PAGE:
Pes Cavus – Not just a clinical sign. Diagnosis, Aetiology and Management
Posted in Rehabilitation Articles on 31st Jan 2013
Mr Thomas Ball, MRCS, MRCP, MA(Cantab) is a Specialty Registrar in Trauma and Orthopaedics in the South West Peninsula, currently working at Royal Cornwall Hospital. He aims to specialise in foot and ankle surgery and correction of lower limb deformity.
Mr Michael Butler, MA MB BS FRCS (TR&Orth) is a Consultant Orthopaedic Surgeon and Foot and Ankle Specialist at the Royal Cornwall Hospital in Truro and is a regular officer in the Army. Mr Butler treats patients for complex problems of the foot and ankle and is a Review Board Member for Foot and Ankle Surgery.
Stephen Parsons, MA BS FRCS FRCS(Ed) has been a Consultant Orthopaedic and Trauma Surgeon at the Royal Cornwall Hospital since 1991. He is a past President of the British Orthopaedic Foot and Ankle Society and was the inaugural Chairman of the Education Committee. He has also served on the Council of the European Foot and Ankle Society for 4 years. His research and development interests cover new procedures in the forefoot, arthroscopic surgery in the ankle, hindfoot and midfoot and assessment at surgery for the painful flat foot. He has been invited to lecture nationally and internationally at scientific congresses and instructional courses.
Correspondence to: Tom Ball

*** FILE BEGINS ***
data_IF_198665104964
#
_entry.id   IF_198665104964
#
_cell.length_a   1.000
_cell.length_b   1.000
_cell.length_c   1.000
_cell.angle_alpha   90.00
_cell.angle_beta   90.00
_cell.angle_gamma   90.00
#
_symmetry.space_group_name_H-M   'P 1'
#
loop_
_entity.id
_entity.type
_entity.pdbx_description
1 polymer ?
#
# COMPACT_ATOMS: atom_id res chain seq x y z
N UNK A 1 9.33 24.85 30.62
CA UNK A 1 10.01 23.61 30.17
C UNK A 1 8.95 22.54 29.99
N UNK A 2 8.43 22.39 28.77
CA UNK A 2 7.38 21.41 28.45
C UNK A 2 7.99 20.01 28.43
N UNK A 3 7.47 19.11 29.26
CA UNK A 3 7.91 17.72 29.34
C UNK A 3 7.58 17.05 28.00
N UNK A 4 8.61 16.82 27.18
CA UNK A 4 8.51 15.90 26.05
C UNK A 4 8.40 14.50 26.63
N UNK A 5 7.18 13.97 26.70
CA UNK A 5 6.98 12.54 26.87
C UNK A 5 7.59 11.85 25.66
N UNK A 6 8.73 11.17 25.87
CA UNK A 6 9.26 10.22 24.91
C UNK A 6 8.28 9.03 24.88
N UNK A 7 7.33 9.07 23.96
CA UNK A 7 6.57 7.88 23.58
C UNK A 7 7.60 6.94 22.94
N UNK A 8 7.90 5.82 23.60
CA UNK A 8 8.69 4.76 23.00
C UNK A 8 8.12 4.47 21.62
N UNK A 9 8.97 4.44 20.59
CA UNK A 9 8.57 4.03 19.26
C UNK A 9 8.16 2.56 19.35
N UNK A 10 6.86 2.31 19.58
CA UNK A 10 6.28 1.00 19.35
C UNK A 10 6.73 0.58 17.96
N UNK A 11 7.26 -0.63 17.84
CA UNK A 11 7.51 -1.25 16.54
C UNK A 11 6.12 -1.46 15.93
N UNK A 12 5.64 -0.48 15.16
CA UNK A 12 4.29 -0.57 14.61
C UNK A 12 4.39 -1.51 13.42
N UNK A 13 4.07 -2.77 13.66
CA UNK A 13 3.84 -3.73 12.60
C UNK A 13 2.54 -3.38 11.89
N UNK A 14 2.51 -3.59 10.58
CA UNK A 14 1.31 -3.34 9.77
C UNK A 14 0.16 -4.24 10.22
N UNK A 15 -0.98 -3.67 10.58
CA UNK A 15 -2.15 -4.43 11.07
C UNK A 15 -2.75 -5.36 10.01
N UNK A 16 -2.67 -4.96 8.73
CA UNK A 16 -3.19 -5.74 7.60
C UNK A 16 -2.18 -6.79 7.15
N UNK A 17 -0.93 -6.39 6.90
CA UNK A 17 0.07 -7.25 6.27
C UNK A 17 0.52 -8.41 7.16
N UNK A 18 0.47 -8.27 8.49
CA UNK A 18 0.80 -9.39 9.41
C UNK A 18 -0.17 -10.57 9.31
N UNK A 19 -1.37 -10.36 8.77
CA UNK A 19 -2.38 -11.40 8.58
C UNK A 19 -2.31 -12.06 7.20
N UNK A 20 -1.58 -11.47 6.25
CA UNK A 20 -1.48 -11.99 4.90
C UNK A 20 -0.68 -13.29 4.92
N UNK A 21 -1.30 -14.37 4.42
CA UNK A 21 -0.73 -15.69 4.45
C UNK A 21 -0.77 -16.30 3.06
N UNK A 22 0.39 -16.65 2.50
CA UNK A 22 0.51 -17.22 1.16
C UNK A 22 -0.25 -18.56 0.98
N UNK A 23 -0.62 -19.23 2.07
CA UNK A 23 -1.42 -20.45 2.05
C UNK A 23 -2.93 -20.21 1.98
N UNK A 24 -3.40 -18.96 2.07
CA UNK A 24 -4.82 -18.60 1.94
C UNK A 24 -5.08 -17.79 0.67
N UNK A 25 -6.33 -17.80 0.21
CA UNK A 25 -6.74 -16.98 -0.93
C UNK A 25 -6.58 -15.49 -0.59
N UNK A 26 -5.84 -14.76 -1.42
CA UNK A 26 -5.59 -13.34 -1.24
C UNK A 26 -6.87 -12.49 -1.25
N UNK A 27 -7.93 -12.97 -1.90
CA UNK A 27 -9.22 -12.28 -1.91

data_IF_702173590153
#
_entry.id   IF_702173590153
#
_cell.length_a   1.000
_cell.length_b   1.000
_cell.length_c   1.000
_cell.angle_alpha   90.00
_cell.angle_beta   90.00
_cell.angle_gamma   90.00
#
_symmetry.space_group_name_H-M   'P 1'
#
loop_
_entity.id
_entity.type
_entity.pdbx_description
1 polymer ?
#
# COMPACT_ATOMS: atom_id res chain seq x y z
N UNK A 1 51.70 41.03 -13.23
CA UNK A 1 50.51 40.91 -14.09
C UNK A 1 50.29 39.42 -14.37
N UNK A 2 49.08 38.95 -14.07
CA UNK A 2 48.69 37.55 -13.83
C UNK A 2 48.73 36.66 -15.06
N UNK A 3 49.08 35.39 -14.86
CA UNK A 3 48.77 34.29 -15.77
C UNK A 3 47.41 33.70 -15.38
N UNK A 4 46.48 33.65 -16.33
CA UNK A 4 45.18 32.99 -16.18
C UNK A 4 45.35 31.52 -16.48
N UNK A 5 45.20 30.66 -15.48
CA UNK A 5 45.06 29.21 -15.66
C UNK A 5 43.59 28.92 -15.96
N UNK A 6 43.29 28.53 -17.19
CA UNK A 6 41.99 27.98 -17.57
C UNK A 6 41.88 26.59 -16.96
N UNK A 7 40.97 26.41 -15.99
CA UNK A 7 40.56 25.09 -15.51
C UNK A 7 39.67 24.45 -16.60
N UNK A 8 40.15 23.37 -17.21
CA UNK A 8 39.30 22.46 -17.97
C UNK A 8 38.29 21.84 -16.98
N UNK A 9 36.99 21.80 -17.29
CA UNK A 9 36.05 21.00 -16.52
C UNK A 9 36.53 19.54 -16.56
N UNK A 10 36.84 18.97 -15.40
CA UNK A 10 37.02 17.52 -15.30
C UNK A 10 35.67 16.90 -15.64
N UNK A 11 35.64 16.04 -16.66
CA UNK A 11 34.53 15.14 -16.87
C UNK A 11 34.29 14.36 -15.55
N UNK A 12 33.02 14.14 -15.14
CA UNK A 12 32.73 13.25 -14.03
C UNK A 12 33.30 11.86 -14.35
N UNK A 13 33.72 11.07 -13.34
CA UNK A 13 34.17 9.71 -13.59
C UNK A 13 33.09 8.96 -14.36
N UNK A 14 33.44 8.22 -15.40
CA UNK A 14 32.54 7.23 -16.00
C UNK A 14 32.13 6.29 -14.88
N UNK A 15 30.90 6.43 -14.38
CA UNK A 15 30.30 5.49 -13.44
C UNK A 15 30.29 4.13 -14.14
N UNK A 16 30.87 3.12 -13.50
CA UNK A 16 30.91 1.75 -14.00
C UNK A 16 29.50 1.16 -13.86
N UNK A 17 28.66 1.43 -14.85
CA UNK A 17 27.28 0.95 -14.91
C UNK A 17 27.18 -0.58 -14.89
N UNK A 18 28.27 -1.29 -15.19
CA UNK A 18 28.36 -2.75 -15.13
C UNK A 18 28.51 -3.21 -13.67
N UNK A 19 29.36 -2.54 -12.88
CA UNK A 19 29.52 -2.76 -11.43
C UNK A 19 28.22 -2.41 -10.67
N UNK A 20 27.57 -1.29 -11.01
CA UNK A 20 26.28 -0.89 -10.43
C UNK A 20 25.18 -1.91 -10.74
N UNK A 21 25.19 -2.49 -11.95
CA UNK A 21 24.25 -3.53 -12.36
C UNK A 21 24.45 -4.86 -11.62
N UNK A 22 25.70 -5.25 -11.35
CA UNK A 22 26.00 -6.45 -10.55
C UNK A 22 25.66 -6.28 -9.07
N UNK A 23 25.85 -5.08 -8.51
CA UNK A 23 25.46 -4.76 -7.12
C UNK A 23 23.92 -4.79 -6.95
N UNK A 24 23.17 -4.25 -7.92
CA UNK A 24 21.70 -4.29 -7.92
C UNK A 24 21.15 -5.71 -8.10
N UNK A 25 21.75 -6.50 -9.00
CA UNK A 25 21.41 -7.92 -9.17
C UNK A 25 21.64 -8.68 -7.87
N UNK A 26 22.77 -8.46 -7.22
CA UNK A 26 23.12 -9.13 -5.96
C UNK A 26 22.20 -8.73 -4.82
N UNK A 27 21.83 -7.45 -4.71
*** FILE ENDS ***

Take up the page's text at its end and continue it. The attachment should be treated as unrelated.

The term Pes cavus describes the deformity of a high arched, relatively stiff foot. It has a variety of neurological and other causes. Management depends on the aetiology, rapidity of progression and the severity of symptoms. Definition Pes cavus is an umbrella term describing a spectrum of foot shapes with a high arch.1 Pure Pes cavus occurs when the metatarsal bones are plantarflexed relative to the hindfoot – described as ‘forefoot plantaris’ – which increases the height and curvature of the medial longitudinal arch (Figure 1). When the patient weight-bears, the hindfoot is pushed into dorsiflexion by the plantarflexed forefoot (Figure 2).
A high arch accompanied by a medially angulated heel is termed pes cavovarus (Figure 3). When this is complicated by foot drop and equinus of the ankle, it is described as pes equinocavovarus. Another variant, pes calcaneovarus, occurs when the primary deformity is excessive ankle and hindfoot dorsiflexion; in order to place the foot flat on the ground, the forefoot plantarflexes, leading to a high arch.
On radiographs, a high arch manifests as a Meary’s angle of over 5 degrees – the angle between the long axis of the talus and the first metatarsal in the lateral view (Figure XR 4 below). The talus and the calcaneum are dorsiflexed, with calcaneal pitch exceeding 30 degrees.1 The calcaneum appears shortened when in varus. On the dorso-plantar view, supination is seen as a narrow talo-calcaneal angle (Figure XR 5 below).
The wide spectrum of normality leads to controversy over the inclusion of milder variants in the definition of pes cavus. An objective measure of the degree of supination or pronation, the Foot Posture Index (FPI), has been developed and validated.2 However, while the FPI describes and quantifies foot shape, it does not delineate the normal foot from pes cavus.
In practice, what is important is that subtle cases of pes cavus are identified and that potential pathology is considered.
A list of causes is given in box 1. These conditions have differing pathophysiology, but unbalanced muscular forces are almost always at the root of caves feet.